Report: Aggressive Police Response to Occupy Oakland Was "Flawed"

| Fri Jun. 15, 2012 6:00 AM EDT
Riot police prepare to raid the Occupy Oakland encampment in the early morning of October 25.

The Oakland Police Department's aggressive response to an Occupy Oakland protest that made international news last October was "flawed," according to a newly released 120-page report (PDF). Commissioned by the city in December and conducted by the Frazier Group consulting firm for $100,000, the report criticized the department for its "outdated, dangerous, and ineffective" crowd-control tactics, which critically injured one protester.

The report comes on the heels of news that an OPD officer may have botched the investigation into the police-inflicted injury that left Marine vet Scott Olsen in critical condition during the October 25 protest. (A criminal investigation initiated by the OPD had been closed entirely until the Frazier Group expressed "serious concerns regarding [its] quality and breadth" and got it reopened, the new report revealed.) The allegation was made in a document filed with Thelton Henderson, the federal judge tasked with overseeing OPD independent monitors following a 2003 drug-planting scandal's settlement. In January, Henderson wrote that the police response to Occupy Oakland protests raised "serious concerns" and that the department remained "woefully behind its peers around the state and nation." If the department doesn't make significant improvements, it runs the risk of being placed in federal receivership.

The Frazier report criticized the OPD for inadequately planning the early morning raid of the Occupy Oakland camp that sparked the October protests.  It also blamed the aggressive police response on "a series of cascading events," including recent command turnover that resulted in failures to learn from mistakes, and "years of diminishing resources" that have reduced the number of officers in the department by 23 percent since 2009.

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The report also singled out "other direct action groups" among the Occupiers, including "Black Bloc groups," which "detest organization and wish to take away tools of empowerment through anarchy" and confront police "with the intent to provoke physical contact and seek notoriety." Black bloc tactics have been the subject of criticism and controversy throughout the course of the Occupy movement.

More than 1,000 complaints have been filed over the OPD's handing of various Occupy Oakland protests, according to the East Bay Express. The OPD has repeatedly violated its own crowd-control policy, which was adopted following an aggressive response to a 2003 antiwar protest that resulted in lawsuits that cost the department more than $2 million. OPD Chief Howard Jordan, who was a lieutenant at the time, was involved in policing that protest and was deposed during the ensuing investigation. In both cases, the heavy-handed tactics centered on the use of "less-lethal" projectiles, such as the beanbag round that later injured Scott Olsen. The Frazier report said such weapons should be replaced with "state of the art equipment that will reduce injuries" and "help prevent property damage."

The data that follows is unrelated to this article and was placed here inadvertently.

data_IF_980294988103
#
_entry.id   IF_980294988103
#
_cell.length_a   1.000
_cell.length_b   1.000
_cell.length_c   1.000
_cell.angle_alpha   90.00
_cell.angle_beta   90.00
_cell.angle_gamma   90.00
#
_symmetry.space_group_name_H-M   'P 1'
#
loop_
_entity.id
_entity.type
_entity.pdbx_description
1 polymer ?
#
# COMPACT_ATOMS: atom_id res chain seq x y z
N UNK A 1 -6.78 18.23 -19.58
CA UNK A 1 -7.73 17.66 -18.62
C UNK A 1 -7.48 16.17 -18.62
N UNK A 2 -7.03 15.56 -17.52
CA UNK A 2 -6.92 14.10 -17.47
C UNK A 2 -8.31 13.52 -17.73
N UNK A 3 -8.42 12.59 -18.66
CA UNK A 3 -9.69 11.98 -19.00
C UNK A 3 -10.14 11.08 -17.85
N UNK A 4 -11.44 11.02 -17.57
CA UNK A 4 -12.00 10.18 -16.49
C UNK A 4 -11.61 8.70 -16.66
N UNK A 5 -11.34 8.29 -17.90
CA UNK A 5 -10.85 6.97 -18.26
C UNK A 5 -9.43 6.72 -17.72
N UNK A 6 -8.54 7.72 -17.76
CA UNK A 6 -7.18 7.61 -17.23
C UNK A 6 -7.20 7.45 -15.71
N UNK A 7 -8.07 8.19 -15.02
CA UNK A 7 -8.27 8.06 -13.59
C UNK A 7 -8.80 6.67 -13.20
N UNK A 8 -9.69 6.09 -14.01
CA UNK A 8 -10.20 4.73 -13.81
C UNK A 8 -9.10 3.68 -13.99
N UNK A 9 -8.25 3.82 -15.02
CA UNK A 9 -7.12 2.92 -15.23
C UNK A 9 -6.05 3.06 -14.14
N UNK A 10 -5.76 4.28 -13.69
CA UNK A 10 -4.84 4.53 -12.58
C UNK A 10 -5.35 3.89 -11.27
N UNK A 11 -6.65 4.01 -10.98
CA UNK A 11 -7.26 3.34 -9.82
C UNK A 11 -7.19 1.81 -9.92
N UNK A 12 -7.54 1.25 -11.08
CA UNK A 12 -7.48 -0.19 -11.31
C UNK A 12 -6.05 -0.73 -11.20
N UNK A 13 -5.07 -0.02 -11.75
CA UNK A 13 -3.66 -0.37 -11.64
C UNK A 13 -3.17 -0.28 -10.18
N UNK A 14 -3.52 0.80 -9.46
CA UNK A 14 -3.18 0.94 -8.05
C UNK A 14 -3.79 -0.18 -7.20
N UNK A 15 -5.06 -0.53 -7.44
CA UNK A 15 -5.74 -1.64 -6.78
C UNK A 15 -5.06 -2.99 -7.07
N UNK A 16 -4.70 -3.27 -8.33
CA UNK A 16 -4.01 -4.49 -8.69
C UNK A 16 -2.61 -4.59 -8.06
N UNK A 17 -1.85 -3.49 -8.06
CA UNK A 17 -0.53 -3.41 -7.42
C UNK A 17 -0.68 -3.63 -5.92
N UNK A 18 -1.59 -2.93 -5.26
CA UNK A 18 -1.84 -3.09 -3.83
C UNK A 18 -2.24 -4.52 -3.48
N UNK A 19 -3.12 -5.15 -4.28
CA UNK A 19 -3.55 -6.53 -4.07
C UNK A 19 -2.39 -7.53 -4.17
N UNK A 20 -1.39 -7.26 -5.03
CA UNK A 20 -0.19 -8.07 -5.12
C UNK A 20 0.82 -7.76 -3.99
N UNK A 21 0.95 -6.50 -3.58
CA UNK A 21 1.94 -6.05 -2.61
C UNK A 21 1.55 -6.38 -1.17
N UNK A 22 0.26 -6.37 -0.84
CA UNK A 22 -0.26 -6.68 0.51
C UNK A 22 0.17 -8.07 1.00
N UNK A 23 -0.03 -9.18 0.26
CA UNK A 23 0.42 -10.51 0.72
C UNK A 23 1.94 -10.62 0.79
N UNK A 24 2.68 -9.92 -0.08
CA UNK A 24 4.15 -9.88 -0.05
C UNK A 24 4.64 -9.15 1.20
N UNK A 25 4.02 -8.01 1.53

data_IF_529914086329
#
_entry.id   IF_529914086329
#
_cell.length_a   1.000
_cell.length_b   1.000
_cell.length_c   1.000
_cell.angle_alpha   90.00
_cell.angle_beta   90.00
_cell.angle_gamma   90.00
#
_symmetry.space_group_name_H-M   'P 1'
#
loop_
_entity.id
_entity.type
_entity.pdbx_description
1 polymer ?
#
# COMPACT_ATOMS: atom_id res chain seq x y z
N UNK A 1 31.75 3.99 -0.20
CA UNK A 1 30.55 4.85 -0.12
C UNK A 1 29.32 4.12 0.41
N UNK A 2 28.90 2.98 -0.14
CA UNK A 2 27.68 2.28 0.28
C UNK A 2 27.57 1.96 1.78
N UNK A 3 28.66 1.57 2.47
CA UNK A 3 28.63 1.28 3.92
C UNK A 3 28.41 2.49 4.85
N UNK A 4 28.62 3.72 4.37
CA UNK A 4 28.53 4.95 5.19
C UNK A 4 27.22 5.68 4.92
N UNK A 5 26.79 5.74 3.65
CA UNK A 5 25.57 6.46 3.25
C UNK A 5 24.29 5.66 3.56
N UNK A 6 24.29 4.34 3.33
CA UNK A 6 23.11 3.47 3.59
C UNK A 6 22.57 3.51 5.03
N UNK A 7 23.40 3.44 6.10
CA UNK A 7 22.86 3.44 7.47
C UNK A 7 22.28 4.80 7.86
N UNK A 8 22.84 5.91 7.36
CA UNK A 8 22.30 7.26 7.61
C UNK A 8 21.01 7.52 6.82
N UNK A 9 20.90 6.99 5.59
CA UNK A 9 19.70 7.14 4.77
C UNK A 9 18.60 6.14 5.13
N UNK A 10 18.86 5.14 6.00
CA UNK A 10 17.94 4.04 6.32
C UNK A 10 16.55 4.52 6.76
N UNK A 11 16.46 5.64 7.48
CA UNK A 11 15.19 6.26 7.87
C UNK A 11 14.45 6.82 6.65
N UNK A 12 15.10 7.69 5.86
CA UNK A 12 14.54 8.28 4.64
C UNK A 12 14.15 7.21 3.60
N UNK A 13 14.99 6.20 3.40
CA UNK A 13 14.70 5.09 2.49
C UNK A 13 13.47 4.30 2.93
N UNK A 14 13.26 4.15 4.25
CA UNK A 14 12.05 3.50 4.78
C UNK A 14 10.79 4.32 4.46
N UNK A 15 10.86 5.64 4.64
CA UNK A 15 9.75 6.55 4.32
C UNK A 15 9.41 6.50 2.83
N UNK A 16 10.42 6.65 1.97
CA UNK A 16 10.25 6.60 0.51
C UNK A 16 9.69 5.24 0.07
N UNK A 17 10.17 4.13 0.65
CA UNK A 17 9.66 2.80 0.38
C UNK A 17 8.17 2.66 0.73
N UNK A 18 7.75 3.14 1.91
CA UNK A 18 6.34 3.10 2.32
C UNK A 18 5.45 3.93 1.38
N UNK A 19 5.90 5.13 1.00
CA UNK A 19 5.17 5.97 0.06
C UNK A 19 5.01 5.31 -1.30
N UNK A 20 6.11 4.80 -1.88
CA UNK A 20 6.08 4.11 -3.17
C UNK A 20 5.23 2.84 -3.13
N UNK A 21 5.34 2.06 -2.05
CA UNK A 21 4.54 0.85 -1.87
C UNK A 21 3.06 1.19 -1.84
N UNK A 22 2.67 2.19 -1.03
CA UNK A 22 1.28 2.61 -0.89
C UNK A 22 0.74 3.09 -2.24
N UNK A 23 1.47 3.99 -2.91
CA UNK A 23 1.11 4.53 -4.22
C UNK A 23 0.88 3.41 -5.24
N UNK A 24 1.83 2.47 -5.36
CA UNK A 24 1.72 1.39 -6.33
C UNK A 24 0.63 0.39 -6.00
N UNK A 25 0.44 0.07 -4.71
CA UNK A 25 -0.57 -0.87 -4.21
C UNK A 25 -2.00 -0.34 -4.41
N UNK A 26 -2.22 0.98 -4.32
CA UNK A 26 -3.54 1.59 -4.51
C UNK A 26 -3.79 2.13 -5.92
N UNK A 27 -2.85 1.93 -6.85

The OPD has revised its crowd control policy since Occupy Oakland began last fall. The changes were most evident during a May Day protest, when police executed targeted "snatch and grab" arrests and tried a more localized use of tear gas as part of a toned-down response. (However, mutual aid officers from Alameda County did roll in a $323,000 armored personnel carrier purchased in 2010 from the military contractor Academi.)

The Frazier report laid out 68 recommendations for Oakland police to improve their handling of future protests. In a press release, the city claimed (PDF) that nearly three-quarters of those recommendations "are currently completed or underway." The consultants also credited Chief Howard Jordan, who was the interim police chief last October, for "making departmental improvements his highest strategic priority" since the fall. The new report "confirms that we have the right leadership in Chief Jordan," beleaguered Oakland Mayor Jean Quan said in the city's press release, "and we have now begun to implement new policies, procedures, and training to create a new Oakland Police Department."

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